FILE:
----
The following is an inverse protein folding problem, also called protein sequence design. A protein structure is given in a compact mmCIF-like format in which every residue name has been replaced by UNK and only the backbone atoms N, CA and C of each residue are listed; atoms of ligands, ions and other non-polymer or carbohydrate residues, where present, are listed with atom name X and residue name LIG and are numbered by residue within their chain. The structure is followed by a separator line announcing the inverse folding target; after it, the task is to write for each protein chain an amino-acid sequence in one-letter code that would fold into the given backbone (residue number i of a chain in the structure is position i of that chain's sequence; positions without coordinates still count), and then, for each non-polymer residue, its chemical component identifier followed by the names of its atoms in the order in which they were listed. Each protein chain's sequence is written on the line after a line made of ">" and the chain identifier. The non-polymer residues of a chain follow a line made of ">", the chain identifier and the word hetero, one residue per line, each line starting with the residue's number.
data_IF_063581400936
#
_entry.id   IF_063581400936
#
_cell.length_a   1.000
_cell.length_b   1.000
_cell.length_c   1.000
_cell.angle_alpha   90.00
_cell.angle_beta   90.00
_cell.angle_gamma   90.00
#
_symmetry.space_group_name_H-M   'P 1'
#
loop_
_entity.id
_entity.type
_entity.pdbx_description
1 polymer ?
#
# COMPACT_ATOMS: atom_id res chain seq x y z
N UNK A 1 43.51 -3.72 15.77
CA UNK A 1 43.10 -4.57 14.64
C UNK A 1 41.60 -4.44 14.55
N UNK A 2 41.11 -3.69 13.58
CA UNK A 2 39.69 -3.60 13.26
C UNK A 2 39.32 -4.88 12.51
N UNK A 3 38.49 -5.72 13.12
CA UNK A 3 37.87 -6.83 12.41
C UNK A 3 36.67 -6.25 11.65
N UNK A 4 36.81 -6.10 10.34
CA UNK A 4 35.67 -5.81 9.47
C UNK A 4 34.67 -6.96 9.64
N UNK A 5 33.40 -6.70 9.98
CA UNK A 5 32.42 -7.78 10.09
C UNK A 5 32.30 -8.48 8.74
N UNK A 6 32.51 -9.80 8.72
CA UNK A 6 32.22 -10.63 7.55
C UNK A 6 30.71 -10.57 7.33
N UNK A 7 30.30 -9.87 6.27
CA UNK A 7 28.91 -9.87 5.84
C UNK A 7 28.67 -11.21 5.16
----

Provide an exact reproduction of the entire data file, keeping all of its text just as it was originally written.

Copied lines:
The following is an inverse protein folding problem, also called protein sequence design. A protein structure is given in a compact mmCIF-like format in which every residue name has been replaced by UNK and only the backbone atoms N, CA and C of each residue are listed; atoms of ligands, ions and other non-polymer or carbohydrate residues, where present, are listed with atom name X and residue name LIG and are numbered by residue within their chain. The structure is followed by a separator line announcing the inverse folding target; after it, the task is to write for each protein chain an amino-acid sequence in one-letter code that would fold into the given backbone (residue number i of a chain in the structure is position i of that chain's sequence; positions without coordinates still count), and then, for each non-polymer residue, its chemical component identifier followed by the names of its atoms in the order in which they were listed. Each protein chain's sequence is written on the line after a line made of ">" and the chain identifier. The non-polymer residues of a chain follow a line made of ">", the chain identifier and the word hetero, one residue per line, each line starting with the residue's number.
data_IF_063581400936
#
_entry.id   IF_063581400936
#
_cell.length_a   1.000
_cell.length_b   1.000
_cell.length_c   1.000
_cell.angle_alpha   90.00
_cell.angle_beta   90.00
_cell.angle_gamma   90.00
#
_symmetry.space_group_name_H-M   'P 1'
#
loop_
_entity.id
_entity.type
_entity.pdbx_description
1 polymer ?
#
# COMPACT_ATOMS: atom_id res chain seq x y z
N UNK A 1 43.51 -3.72 15.77
CA UNK A 1 43.10 -4.57 14.64
C UNK A 1 41.60 -4.44 14.55
N UNK A 2 41.11 -3.69 13.58
CA UNK A 2 39.69 -3.60 13.26
C UNK A 2 39.32 -4.88 12.51
N UNK A 3 38.49 -5.72 13.12
CA UNK A 3 37.87 -6.83 12.41
C UNK A 3 36.67 -6.25 11.65
N UNK A 4 36.81 -6.10 10.34
CA UNK A 4 35.67 -5.81 9.47
C UNK A 4 34.67 -6.96 9.64
N UNK A 5 33.40 -6.70 9.98
CA UNK A 5 32.42 -7.78 10.09
C UNK A 5 32.30 -8.48 8.74
N UNK A 6 32.51 -9.80 8.72
CA UNK A 6 32.22 -10.63 7.55
C UNK A 6 30.71 -10.57 7.33
N UNK A 7 30.30 -9.87 6.27
CA UNK A 7 28.91 -9.87 5.84
C UNK A 7 28.67 -11.21 5.16